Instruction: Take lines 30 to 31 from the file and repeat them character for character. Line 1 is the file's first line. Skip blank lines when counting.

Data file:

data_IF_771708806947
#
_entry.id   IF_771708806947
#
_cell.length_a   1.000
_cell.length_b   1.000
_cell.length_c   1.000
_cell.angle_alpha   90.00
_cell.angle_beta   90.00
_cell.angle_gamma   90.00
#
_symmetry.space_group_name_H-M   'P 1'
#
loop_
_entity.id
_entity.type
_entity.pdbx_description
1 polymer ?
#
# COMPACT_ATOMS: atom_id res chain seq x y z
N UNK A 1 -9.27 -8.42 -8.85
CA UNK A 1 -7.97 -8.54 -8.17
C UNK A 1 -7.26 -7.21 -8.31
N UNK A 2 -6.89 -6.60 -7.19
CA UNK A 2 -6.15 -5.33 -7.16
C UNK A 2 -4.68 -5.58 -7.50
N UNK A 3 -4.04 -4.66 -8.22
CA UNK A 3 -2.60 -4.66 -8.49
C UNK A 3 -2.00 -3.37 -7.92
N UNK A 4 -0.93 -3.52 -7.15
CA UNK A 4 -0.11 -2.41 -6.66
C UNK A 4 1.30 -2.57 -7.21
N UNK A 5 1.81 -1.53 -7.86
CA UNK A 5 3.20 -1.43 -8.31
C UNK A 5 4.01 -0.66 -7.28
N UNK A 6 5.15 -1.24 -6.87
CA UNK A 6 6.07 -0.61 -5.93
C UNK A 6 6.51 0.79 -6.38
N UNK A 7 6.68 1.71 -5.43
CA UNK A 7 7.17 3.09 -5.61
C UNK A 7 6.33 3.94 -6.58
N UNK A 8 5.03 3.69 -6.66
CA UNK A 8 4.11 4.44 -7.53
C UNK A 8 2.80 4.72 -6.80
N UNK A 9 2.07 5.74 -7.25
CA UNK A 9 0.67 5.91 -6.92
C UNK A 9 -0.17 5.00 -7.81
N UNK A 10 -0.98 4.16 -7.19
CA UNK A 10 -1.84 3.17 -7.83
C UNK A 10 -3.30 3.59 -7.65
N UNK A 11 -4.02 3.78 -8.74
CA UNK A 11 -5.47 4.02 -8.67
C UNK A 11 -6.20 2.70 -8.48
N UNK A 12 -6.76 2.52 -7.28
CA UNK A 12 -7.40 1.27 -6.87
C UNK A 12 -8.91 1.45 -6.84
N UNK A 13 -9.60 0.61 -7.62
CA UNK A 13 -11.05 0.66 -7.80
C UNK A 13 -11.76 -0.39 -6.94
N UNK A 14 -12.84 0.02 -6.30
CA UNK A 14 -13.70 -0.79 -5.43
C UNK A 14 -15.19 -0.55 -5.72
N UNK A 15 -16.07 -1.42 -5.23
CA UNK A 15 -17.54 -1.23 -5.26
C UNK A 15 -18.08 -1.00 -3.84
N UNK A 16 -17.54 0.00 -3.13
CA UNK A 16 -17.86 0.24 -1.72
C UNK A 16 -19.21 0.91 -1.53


N UNK A 4 -0.93 -3.52 -7.15
CA UNK A 4 -0.11 -2.41 -6.66